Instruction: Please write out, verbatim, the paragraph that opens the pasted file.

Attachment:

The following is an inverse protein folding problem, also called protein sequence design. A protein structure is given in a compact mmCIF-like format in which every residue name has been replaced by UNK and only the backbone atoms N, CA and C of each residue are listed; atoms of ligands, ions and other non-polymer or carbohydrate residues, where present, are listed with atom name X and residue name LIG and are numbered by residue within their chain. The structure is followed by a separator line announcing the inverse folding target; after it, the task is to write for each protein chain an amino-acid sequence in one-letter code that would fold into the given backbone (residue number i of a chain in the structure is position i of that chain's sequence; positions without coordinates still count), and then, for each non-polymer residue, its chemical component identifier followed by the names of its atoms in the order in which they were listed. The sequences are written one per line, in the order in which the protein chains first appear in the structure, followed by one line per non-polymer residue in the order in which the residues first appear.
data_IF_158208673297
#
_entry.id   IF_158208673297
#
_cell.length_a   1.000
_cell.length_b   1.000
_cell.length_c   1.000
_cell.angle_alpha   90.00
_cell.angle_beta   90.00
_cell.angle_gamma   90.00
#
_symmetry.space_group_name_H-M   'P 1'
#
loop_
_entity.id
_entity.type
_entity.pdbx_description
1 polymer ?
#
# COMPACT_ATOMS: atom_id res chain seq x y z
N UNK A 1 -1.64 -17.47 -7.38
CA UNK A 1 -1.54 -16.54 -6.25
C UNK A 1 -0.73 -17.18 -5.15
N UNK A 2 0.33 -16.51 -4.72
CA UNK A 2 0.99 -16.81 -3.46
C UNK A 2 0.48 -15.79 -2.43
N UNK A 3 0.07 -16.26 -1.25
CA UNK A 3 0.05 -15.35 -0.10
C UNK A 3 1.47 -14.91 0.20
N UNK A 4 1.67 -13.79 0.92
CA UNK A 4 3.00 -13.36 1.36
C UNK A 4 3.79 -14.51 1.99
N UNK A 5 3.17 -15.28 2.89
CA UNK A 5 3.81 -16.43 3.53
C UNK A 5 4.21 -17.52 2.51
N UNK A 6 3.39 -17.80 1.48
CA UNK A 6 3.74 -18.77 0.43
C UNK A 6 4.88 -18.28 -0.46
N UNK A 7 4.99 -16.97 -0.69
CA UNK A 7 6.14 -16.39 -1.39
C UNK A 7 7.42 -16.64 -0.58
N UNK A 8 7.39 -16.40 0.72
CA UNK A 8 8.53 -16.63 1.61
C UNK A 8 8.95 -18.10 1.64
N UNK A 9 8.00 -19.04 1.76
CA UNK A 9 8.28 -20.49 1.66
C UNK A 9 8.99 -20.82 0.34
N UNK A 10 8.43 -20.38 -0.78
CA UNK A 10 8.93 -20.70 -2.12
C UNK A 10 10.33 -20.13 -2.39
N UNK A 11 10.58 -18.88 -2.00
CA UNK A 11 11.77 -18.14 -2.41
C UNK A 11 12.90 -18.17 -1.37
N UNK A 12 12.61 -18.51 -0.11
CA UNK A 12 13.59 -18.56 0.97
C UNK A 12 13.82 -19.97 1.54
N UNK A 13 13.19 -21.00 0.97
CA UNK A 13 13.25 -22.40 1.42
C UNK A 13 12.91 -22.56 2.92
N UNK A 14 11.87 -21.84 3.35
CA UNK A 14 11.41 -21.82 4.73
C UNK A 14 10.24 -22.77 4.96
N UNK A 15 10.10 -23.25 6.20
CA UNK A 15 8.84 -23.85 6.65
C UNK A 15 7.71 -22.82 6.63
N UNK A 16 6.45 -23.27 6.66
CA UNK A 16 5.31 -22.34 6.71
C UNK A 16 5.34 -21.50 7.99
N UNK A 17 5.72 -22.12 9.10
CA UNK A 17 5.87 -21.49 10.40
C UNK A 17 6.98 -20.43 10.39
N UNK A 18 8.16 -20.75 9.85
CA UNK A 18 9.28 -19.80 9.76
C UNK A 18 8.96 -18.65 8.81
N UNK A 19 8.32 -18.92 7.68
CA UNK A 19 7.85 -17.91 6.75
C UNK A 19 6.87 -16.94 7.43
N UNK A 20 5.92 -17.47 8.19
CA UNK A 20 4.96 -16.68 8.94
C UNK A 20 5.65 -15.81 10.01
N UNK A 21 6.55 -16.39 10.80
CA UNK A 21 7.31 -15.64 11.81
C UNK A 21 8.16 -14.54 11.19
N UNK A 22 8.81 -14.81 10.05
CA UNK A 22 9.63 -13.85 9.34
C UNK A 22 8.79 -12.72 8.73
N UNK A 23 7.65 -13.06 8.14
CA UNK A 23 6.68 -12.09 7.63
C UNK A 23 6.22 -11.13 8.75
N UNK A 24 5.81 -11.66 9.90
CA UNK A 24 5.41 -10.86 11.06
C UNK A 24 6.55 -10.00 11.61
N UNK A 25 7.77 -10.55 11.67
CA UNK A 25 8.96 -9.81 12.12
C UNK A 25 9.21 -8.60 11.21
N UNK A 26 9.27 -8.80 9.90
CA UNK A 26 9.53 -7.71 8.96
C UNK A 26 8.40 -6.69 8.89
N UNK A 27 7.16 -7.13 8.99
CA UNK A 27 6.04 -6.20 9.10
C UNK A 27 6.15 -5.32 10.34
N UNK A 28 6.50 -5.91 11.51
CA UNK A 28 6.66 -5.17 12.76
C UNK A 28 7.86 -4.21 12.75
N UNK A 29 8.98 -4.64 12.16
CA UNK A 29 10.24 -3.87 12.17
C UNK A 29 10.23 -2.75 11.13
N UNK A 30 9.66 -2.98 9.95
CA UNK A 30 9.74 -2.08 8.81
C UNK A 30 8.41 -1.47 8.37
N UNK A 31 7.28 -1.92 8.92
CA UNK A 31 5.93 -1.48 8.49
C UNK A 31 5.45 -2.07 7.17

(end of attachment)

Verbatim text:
The following is an inverse protein folding problem, also called protein sequence design. A protein structure is given in a compact mmCIF-like format in which every residue name has been replaced by UNK and only the backbone atoms N, CA and C of each residue are listed; atoms of ligands, ions and other non-polymer or carbohydrate residues, where present, are listed with atom name X and residue name LIG and are numbered by residue within their chain. The structure is followed by a separator line announcing the inverse folding target; after it, the task is to write for each protein chain an amino-acid sequence in one-letter code that would fold into the given backbone (residue number i of a chain in the structure is position i of that chain's sequence; positions without coordinates still count), and then, for each non-polymer residue, its chemical component identifier followed by the names of its atoms in the order in which they were listed. The sequences are written one per line, in the order in which the protein chains first appear in the structure, followed by one line per non-polymer residue in the order in which the residues first appear.